Waking up to the lead item in the Press that the Minister of Education has been allowed by John Key and his Cabinet to spend $26 million precious education dollars to “win over parents, teachers and schools on the standards” is the most galling announcement by this under-performing Minister since she announced that she would cut exactly half that amount to completely decimate Adult & Community Education. I thought she had taken $13M out of ACE to contribute to the $35M in private schools – but it now looks like she has money to burn.
And what about her out-of-touch decision to close Aorangi School 2 weeks before the end of the last term last year ostensibly because the government could not afford the rebuild in these tough times?
I am incensed!
Even if the $26M includes training for teachers on implementing the standards and the material to support it, it just shows how costly an exercise an unproven methodology will be.
The Press also has an article in its Good Living supplement, which I cannot seem to link to, but it essentially praises the new curriculum and highlights the complication around its introduction as a result of the government’s desire “to shoehorn national standards in literacy and numeracy into the mix”.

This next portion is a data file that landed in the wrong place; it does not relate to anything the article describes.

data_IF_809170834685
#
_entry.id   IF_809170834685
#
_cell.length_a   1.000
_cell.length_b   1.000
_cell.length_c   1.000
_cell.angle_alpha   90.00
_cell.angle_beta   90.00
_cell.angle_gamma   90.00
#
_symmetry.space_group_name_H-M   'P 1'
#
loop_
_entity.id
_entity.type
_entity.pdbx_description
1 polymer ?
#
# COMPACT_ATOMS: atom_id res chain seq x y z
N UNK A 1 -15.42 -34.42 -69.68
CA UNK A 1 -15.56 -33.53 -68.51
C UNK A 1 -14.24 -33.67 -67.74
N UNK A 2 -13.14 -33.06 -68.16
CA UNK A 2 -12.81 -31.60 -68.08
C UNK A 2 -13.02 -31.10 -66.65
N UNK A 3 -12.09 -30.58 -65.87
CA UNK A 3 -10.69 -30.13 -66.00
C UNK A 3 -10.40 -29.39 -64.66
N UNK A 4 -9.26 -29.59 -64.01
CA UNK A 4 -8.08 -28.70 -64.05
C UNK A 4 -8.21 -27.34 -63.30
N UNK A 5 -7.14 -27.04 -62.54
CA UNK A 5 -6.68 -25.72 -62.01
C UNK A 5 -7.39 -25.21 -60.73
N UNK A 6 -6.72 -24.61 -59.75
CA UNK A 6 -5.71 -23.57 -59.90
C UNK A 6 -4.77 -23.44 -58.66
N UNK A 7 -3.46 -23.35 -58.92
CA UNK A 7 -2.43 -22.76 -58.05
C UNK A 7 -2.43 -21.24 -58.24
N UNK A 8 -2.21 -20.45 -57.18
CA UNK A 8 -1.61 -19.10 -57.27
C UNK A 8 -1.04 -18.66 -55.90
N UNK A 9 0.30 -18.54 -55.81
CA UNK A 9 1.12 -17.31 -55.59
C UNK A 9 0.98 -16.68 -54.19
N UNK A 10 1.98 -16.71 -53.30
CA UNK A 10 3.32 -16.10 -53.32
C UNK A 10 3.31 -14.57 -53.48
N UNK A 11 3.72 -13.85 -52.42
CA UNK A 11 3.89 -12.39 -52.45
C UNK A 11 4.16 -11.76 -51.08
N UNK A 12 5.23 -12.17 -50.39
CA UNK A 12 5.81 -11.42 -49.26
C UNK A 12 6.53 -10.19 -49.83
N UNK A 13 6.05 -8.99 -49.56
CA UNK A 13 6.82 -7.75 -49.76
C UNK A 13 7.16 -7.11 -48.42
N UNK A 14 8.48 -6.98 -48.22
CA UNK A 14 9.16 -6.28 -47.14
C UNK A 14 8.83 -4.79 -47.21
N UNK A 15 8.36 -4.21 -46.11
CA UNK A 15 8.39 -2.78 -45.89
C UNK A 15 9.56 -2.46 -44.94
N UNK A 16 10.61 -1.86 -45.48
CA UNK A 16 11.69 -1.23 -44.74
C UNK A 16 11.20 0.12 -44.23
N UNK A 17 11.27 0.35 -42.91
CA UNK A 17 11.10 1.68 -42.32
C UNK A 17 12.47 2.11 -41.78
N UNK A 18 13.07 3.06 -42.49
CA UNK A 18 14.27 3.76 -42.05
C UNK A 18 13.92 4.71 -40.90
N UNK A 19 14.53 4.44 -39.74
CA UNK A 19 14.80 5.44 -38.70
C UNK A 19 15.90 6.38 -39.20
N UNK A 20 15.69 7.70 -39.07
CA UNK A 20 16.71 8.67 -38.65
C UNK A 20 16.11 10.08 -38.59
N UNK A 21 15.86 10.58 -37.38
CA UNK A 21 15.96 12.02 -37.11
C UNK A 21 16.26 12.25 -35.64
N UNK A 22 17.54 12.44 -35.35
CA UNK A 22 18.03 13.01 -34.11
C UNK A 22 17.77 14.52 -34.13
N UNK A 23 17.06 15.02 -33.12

This reminds me of a CTV Newsmakers special that I appeared on in November last year along with Nicky Wagner from the National Party and Denise Torrey from the Canterbury Primary Principals Association – Part 1, Part 2, Part 3.
Both Denise and I raised concerns about National Standards not measuring the “value add”, recognising that not all students start from the same point, and we were pleased that Nicky said that she had discussed it with the Minister that morning and she too was really interested in schools reporting progress and how they report value add. Has it happened? No. Denise reflected on the benefits that were going to come from the most sophisticated, modern, future-focused curriculum in the world. She said that’s where the gains in standards were going to come from. So where is the evidence to support this “shoehorning” of these untested standards into this curriculum.
Finally when we discussed a new programme to address serious behavioural problems, Nicky Wagner made it clear that such programmes must be proven, rolled out carefully and evaluated. Given that the Prime Minister has appointed an eminent scientist to push the evidence-based message, why is Tolley exempt from these standards?